Ryanair soars as bag charges boost profits

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Ryanair has lifted its profit forecast for a third time in nine months on the back of higher ticket prices and new charges for passengers carrying luggage on to its planes.

Shares in the Irish-based budget airline soared 6.4 per cent on the third-quarter results, with growth during the seasonally weak winter period exceeding even the most optimistic market expectations.

As a result Ryanair upped its annual net profit forecast to €390m (£257m), an 11 per cent increase on the €350m guidance it had previously given.

The bumper results highlighted the difficulties of its rival British Airways. The British operator said last week that pre-tax profit was down 32 per cent during the third quarter and warned of a significant slip in revenue as the industrial dispute with its trade unions has affected bookings.

In contrast, Ryanair said its pre-tax profit leapt 30 per cent to €47.7m during the same period, with revenue 33 per cent higher at €492.8m. The budget airline carried 10.3 million passengers during the quarter, a 19 per cent increase on last year, and flew a further 3.1 million passengers during January.

Chris Reid, an analyst at Deutsche Bank, said that the results were boosted by a one-off benefit of up to €20m due to the early termination of a relationship with a hotel-reservation partner, but still beat expectations stripping out that benefit.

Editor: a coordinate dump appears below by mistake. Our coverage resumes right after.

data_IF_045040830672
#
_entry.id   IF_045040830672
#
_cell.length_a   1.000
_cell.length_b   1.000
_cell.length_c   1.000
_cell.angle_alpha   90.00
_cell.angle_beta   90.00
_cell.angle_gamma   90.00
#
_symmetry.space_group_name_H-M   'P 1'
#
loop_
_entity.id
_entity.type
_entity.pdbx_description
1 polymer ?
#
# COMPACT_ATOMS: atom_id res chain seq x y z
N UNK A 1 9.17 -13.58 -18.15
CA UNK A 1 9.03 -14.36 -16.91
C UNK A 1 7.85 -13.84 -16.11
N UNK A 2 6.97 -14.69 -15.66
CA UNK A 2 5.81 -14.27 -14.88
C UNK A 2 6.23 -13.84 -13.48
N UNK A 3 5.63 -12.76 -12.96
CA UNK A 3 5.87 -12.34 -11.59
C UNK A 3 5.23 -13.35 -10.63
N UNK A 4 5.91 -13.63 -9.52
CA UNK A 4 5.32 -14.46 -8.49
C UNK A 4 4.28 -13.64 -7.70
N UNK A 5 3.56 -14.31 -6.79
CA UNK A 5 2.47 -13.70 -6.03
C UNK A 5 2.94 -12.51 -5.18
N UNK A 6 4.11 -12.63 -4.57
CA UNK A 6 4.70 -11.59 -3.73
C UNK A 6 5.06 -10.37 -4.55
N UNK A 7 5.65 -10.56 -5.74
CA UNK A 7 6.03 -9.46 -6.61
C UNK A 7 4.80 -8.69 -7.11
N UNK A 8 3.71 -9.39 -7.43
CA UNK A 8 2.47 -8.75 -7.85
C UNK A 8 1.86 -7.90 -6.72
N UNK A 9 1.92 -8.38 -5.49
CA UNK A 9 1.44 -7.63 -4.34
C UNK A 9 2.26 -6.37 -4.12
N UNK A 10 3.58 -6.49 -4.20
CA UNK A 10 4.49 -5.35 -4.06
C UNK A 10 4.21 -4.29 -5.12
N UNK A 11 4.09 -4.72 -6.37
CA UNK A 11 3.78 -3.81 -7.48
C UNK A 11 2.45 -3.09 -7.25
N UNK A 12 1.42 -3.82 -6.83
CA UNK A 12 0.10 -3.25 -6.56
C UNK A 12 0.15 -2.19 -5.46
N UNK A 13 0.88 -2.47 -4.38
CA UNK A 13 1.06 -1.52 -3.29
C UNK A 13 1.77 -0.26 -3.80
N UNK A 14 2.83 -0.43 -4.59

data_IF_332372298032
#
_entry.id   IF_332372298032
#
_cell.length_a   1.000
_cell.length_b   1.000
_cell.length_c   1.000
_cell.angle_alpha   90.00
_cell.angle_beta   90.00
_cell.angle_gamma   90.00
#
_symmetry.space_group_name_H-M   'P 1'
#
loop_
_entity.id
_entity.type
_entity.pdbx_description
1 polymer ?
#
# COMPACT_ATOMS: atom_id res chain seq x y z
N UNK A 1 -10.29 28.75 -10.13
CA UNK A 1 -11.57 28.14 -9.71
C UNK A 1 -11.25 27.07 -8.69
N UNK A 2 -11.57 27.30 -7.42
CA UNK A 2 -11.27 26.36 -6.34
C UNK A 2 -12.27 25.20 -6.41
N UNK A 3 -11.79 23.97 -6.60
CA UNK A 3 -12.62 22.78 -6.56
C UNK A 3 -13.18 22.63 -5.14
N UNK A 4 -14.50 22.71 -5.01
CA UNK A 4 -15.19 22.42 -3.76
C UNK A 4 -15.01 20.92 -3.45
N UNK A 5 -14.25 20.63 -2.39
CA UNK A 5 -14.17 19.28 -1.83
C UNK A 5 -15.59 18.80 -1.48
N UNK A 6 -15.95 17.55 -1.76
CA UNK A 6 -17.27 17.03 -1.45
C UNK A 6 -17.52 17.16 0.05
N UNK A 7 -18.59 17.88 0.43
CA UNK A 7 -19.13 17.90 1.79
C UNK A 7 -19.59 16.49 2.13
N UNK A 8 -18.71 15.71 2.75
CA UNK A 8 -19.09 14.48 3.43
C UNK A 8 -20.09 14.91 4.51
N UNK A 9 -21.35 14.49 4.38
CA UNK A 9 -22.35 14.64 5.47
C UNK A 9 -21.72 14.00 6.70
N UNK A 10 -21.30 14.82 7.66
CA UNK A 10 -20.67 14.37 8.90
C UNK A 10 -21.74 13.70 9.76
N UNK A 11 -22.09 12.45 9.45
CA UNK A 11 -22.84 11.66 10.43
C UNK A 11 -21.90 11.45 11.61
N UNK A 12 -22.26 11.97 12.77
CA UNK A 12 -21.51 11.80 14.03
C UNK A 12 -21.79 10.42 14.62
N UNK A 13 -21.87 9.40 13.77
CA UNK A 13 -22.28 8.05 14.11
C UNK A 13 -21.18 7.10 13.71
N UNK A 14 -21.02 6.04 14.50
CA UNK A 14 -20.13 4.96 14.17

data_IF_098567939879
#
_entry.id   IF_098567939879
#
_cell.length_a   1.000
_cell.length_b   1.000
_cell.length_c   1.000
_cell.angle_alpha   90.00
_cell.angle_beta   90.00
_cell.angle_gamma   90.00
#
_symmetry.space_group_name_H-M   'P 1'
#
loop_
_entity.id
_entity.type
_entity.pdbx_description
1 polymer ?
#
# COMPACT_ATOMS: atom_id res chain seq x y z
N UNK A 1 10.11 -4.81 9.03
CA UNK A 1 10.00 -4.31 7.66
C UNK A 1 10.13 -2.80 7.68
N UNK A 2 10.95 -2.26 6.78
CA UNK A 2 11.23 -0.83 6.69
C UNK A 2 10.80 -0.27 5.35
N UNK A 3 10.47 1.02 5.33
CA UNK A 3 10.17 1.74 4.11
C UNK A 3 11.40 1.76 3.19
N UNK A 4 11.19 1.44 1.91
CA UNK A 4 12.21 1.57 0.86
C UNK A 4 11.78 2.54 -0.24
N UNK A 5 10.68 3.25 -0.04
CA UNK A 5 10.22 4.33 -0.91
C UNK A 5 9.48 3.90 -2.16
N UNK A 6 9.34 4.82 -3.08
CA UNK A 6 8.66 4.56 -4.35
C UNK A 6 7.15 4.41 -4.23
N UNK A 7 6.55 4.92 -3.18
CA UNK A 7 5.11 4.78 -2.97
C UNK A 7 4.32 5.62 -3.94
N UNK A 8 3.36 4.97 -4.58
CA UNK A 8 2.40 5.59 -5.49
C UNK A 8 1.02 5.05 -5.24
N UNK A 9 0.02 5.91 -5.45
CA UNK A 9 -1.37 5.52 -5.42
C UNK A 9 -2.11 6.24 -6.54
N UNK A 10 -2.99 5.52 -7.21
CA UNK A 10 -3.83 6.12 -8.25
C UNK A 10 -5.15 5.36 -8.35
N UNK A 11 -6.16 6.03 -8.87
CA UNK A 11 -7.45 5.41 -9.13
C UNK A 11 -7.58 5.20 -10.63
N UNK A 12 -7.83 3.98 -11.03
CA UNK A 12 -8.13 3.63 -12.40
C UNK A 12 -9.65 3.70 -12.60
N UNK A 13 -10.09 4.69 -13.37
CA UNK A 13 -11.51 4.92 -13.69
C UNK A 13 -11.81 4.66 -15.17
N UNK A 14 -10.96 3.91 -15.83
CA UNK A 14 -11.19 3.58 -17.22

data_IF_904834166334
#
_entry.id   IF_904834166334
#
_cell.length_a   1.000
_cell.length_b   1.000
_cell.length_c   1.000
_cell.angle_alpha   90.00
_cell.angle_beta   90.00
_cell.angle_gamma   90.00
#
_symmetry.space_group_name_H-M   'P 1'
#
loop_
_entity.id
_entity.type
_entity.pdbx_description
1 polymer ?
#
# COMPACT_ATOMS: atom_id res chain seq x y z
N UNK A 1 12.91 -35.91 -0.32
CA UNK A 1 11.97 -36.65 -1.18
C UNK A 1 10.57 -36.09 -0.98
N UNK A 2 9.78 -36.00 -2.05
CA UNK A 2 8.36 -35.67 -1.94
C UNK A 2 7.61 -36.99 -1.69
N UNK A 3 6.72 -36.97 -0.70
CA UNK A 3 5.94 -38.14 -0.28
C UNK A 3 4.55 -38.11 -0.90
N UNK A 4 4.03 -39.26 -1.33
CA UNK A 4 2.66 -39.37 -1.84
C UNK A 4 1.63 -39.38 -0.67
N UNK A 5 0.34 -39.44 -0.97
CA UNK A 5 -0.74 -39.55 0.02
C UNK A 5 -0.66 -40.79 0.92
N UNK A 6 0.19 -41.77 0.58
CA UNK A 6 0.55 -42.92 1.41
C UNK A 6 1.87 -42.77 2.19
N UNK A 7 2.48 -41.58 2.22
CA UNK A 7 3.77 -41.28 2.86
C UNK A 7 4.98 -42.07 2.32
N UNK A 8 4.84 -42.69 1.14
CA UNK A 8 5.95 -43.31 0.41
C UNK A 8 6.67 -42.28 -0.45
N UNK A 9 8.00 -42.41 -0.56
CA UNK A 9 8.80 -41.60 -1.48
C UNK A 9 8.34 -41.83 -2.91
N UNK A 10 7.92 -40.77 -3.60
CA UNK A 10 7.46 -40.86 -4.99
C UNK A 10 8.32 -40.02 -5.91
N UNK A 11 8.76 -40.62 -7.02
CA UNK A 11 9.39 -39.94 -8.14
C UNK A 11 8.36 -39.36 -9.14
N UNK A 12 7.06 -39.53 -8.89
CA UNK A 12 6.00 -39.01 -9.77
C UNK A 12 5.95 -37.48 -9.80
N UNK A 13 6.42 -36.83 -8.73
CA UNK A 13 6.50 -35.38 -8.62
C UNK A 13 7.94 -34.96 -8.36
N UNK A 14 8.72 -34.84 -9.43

Michael O'Leary, Ryanair's chief executive, described the performance as "exceptional" given intense competition over Christmas and high oil prices.

Michael Cawley, the deputy chief executive, said the airline had benefited from higher ticket prices boosted by the introduction of charges of up to €10 to carry on luggage. Mr Cawley said that fewer than 50 per cent of its passengers check in baggage. "Customers that cost us less should pay less," he said.

Mr Cawley said that Ryanair's decision not to attach a fuel surcharge to its fares had enabled it to edge its prices around 7 per cent higher without affecting passenger volumes. The airline has moved to take advantage of the recent slip in the oil price to extend its fuel hedging policy. While the company is hedged through to March at a rate equivalent to $73 (£37) a barrel, it expects to save €60m in fuel costs next year after taking out cheaper insurance against oil prices.

Mr Cawley also said that the company might renew its efforts to buy its Irish rival Aer Lingus in May if the European competition regulators clear its bid.